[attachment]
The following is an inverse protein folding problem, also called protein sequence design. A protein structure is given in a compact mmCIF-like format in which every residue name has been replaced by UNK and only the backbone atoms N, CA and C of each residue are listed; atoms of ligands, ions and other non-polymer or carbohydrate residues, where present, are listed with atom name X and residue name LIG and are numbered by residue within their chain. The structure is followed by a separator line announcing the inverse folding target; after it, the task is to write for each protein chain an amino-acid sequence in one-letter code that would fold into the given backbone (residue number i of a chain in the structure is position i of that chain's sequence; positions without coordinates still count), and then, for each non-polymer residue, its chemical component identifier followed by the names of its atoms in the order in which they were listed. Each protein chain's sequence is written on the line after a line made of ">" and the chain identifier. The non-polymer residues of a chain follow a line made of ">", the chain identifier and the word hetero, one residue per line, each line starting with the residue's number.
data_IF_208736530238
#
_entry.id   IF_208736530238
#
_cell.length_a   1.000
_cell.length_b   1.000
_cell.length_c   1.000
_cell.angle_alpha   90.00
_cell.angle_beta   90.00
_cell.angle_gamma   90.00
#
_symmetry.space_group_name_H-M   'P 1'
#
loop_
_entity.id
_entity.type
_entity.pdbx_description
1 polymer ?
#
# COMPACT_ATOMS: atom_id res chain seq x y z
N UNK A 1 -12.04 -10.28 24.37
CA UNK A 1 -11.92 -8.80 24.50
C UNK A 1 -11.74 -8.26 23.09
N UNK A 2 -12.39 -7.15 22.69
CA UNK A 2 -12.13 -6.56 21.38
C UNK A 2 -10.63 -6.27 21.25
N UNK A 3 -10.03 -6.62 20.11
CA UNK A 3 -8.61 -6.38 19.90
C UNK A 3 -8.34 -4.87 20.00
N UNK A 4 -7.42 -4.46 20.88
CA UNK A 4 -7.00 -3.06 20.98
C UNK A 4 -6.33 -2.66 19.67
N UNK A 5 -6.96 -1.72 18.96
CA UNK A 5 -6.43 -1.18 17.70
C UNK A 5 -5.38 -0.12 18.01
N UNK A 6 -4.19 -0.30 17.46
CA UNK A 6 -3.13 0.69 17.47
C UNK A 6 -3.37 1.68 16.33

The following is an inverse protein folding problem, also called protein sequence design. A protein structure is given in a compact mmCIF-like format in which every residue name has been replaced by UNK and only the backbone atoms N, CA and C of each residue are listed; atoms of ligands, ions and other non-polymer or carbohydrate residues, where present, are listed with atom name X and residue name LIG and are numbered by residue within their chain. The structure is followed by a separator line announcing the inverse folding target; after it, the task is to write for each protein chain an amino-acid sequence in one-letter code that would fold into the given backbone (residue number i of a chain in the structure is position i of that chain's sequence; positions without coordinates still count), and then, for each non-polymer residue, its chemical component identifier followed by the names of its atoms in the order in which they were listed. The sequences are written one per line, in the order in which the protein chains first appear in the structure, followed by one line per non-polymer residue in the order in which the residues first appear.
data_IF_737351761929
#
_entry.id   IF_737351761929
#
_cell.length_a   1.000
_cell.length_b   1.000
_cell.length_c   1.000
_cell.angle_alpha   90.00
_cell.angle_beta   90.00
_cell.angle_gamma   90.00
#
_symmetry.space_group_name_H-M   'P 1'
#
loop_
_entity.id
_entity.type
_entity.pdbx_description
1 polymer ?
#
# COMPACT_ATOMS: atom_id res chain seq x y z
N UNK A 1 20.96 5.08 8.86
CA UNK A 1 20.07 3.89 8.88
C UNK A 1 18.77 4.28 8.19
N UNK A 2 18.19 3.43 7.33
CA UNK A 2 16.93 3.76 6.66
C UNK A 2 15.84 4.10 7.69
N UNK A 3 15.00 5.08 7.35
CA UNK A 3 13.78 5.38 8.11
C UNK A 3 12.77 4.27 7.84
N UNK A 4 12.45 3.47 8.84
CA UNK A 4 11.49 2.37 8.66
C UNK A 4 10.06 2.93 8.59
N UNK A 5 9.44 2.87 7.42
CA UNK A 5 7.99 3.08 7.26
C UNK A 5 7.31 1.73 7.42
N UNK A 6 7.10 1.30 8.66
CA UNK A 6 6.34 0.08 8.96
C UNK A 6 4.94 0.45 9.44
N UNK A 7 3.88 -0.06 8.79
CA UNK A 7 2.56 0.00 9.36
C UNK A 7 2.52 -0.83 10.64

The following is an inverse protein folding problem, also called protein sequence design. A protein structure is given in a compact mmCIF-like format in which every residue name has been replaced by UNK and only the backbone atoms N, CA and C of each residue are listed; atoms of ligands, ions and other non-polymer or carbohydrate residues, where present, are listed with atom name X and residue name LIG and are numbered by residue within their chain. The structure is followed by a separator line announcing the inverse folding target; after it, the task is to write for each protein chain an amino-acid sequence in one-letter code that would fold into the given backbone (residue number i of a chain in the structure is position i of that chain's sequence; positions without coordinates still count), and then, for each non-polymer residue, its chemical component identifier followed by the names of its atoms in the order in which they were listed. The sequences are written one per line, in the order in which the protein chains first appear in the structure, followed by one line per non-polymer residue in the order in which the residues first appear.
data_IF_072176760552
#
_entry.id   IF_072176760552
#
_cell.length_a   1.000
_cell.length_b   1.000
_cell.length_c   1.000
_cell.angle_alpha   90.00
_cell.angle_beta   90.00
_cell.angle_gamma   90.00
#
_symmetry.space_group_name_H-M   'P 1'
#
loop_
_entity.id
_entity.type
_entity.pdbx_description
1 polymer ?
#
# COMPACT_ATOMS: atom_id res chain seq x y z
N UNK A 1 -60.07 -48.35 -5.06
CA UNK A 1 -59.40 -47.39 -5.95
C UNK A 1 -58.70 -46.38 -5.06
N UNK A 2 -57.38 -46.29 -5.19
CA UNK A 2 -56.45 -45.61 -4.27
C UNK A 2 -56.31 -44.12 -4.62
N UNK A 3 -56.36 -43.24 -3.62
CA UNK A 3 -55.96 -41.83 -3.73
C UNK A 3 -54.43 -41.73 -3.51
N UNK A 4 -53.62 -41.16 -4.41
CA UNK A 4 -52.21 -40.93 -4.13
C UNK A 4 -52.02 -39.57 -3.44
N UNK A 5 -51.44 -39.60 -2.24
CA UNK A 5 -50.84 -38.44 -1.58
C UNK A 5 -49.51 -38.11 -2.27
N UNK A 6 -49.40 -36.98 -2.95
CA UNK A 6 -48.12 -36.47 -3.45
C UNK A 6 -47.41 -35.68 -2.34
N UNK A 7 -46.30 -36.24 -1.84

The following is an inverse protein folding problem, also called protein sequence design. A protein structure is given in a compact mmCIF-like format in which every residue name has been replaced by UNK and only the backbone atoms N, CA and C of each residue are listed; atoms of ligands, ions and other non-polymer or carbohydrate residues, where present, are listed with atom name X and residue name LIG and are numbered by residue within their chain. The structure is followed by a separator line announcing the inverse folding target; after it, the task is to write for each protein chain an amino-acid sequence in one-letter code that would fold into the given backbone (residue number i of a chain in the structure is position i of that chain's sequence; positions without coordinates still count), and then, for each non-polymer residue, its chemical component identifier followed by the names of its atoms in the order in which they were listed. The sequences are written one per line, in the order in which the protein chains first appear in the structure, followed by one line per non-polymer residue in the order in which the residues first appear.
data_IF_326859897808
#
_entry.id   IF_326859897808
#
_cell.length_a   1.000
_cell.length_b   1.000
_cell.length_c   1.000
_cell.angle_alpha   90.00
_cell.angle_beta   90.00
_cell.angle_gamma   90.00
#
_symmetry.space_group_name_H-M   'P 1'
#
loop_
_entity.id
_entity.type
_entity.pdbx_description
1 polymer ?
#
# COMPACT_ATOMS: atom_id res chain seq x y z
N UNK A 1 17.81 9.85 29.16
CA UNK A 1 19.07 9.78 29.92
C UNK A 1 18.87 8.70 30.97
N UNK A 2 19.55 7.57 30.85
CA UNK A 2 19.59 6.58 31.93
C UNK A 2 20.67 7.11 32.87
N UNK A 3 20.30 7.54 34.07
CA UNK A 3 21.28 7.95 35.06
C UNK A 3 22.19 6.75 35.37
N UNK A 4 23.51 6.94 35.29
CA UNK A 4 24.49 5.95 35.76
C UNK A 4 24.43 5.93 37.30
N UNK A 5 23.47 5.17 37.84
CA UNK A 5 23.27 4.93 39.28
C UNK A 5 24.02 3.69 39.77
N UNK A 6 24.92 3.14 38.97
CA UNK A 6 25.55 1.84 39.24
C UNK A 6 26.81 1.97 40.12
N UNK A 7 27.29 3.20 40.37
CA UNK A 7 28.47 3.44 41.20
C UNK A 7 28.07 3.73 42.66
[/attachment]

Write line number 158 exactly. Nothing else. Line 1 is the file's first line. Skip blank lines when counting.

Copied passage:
N UNK A 6 24.92 3.14 38.97